The outcome tells us the Liberals have gained about nine points overall since the October 2008 election with about six points of that coming from the Conservatives and three points from the NDP. The Liberals come out on top, but would today fall short of the 2004 victory of Paul Martin.
|Seven National Polls - Spring 2009|
It is clear that none of the opposition parties have any appetite for a spring election (and there are two provincial elections just ahead, one in BC on May 12 and another likely in Nova Scotia). While the Ottawa pundits have focused on the opposition, it is clear that Liberal strategy does not foresee an electoral contest before the fall. While all three opposition parties must cooperate to bring down the government, attention has now focused on the NDP and the Bloc.
The NDP would not support the government (NDP supporters despise Harper) and, while the Bloc has in the past voted once for a Harper budget, it is by no means certain they would vote to support Harper when the first confidence vote comes in the fall.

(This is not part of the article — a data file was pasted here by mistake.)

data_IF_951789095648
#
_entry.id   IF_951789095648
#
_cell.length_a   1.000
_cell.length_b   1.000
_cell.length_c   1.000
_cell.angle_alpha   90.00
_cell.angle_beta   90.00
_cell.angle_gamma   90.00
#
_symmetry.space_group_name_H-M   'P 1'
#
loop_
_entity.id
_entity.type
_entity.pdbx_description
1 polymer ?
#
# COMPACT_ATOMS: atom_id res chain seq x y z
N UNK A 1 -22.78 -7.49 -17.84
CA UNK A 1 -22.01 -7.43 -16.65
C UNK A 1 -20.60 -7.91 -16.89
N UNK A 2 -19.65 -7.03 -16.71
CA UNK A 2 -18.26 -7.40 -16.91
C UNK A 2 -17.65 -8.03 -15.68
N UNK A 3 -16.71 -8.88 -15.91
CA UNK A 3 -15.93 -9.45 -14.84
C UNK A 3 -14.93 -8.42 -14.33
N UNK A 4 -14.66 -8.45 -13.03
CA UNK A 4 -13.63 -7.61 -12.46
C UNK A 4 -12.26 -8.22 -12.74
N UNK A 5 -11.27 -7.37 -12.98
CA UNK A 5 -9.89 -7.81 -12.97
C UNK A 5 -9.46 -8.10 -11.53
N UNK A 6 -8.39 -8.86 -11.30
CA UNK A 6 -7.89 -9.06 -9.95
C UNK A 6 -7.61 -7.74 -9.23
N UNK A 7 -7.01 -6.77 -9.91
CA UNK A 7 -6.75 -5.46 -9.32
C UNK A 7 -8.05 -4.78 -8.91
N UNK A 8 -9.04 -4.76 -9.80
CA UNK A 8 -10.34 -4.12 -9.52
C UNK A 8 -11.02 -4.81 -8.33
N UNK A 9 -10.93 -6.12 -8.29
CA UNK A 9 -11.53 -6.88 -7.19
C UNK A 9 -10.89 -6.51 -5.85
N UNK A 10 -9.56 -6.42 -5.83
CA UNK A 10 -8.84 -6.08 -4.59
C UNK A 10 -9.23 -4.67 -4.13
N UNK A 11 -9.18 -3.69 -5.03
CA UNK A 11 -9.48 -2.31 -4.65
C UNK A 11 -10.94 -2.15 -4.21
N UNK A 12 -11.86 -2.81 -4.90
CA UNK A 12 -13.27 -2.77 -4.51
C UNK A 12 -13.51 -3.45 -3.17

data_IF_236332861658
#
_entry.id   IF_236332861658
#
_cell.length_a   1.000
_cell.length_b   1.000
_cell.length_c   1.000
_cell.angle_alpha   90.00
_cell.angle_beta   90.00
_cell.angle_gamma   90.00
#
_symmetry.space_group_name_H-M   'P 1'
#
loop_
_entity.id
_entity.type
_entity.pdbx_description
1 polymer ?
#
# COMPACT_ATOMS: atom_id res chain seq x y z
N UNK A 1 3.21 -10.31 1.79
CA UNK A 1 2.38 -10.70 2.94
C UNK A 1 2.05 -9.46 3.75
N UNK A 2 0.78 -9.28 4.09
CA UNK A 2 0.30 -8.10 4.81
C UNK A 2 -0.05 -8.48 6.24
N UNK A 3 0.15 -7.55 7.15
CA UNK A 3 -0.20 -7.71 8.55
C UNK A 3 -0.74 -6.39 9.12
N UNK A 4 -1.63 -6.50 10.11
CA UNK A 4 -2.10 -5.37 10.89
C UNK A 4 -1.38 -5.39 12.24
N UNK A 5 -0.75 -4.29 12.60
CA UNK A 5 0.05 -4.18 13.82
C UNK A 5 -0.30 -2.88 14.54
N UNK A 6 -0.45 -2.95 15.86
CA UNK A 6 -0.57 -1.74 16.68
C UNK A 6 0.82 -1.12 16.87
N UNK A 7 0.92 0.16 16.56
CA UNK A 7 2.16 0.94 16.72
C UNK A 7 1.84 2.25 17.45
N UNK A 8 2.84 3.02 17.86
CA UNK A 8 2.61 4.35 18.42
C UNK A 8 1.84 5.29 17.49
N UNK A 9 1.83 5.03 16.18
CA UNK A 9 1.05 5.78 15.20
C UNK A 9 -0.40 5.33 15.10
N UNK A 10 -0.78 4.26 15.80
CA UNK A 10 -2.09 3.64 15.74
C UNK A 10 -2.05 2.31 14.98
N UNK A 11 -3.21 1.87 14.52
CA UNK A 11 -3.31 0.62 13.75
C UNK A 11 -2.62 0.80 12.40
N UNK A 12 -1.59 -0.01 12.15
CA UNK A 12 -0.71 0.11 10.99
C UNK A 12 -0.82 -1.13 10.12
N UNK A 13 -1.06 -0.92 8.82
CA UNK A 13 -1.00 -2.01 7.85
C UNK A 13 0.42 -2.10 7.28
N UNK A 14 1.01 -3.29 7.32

The government itself can postpone a confidence vote until late autumn. Even if they avoid one then, Harper will have to deliver a budget by February 2010. TC's guess is that, if they get that far, the government will fall on the budget, and there will be an election with Ignatieff the winner of the electoral contest but without a majority. The combination of the Liberals and NDP is two votes short of a majority in the table above. Although there hasn't been a sustained NDP-Liberal working arrangement, coalition, call it what you will, since 1972-74, that does seem to be the most likely outcome of the next campaign.